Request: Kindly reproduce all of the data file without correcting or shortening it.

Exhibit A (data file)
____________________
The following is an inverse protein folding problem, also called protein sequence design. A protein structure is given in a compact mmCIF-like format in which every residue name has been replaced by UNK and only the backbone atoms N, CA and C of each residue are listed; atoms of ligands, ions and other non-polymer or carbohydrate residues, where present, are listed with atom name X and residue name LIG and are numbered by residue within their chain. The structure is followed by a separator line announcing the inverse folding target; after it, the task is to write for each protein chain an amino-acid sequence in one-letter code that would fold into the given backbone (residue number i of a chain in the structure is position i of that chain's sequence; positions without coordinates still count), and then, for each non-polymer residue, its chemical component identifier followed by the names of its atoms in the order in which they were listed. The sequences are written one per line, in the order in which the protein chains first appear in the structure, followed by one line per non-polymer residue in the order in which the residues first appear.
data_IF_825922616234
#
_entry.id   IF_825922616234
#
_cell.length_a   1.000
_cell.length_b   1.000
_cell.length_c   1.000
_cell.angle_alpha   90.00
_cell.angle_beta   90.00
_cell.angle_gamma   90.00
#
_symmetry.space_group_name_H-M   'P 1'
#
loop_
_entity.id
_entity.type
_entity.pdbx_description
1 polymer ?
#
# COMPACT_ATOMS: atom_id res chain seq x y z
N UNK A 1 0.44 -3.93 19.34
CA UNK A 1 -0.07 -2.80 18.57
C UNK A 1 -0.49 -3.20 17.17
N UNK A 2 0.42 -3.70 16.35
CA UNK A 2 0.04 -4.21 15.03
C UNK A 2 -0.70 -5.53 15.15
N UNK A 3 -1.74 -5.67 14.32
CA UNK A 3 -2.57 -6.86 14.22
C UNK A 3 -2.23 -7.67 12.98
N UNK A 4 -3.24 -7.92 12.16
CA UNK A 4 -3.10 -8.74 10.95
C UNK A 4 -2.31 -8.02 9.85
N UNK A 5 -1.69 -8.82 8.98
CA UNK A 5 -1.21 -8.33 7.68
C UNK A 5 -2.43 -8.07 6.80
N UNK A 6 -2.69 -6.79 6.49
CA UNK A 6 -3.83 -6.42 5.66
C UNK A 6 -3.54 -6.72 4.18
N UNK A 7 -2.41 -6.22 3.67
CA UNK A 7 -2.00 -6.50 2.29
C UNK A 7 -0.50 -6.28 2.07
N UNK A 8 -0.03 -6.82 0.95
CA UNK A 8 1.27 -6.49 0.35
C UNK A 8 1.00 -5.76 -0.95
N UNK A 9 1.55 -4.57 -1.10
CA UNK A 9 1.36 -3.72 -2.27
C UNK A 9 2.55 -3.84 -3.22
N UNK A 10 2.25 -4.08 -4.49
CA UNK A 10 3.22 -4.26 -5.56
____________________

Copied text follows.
The following is an inverse protein folding problem, also called protein sequence design. A protein structure is given in a compact mmCIF-like format in which every residue name has been replaced by UNK and only the backbone atoms N, CA and C of each residue are listed; atoms of ligands, ions and other non-polymer or carbohydrate residues, where present, are listed with atom name X and residue name LIG and are numbered by residue within their chain. The structure is followed by a separator line announcing the inverse folding target; after it, the task is to write for each protein chain an amino-acid sequence in one-letter code that would fold into the given backbone (residue number i of a chain in the structure is position i of that chain's sequence; positions without coordinates still count), and then, for each non-polymer residue, its chemical component identifier followed by the names of its atoms in the order in which they were listed. The sequences are written one per line, in the order in which the protein chains first appear in the structure, followed by one line per non-polymer residue in the order in which the residues first appear.
data_IF_825922616234
#
_entry.id   IF_825922616234
#
_cell.length_a   1.000
_cell.length_b   1.000
_cell.length_c   1.000
_cell.angle_alpha   90.00
_cell.angle_beta   90.00
_cell.angle_gamma   90.00
#
_symmetry.space_group_name_H-M   'P 1'
#
loop_
_entity.id
_entity.type
_entity.pdbx_description
1 polymer ?
#
# COMPACT_ATOMS: atom_id res chain seq x y z
N UNK A 1 0.44 -3.93 19.34
CA UNK A 1 -0.07 -2.80 18.57
C UNK A 1 -0.49 -3.20 17.17
N UNK A 2 0.42 -3.70 16.35
CA UNK A 2 0.04 -4.21 15.03
C UNK A 2 -0.70 -5.53 15.15
N UNK A 3 -1.74 -5.67 14.32
CA UNK A 3 -2.57 -6.86 14.22
C UNK A 3 -2.23 -7.67 12.98
N UNK A 4 -3.24 -7.92 12.16
CA UNK A 4 -3.10 -8.74 10.95
C UNK A 4 -2.31 -8.02 9.85
N UNK A 5 -1.69 -8.82 8.98
CA UNK A 5 -1.21 -8.33 7.68
C UNK A 5 -2.43 -8.07 6.80
N UNK A 6 -2.69 -6.79 6.49
CA UNK A 6 -3.83 -6.42 5.66
C UNK A 6 -3.54 -6.72 4.18
N UNK A 7 -2.41 -6.22 3.67
CA UNK A 7 -2.00 -6.50 2.29
C UNK A 7 -0.50 -6.28 2.07
N UNK A 8 -0.03 -6.82 0.95
CA UNK A 8 1.27 -6.49 0.35
C UNK A 8 1.00 -5.76 -0.95
N UNK A 9 1.55 -4.57 -1.10
CA UNK A 9 1.36 -3.72 -2.27
C UNK A 9 2.55 -3.84 -3.22
N UNK A 10 2.25 -4.08 -4.49
CA UNK A 10 3.22 -4.26 -5.56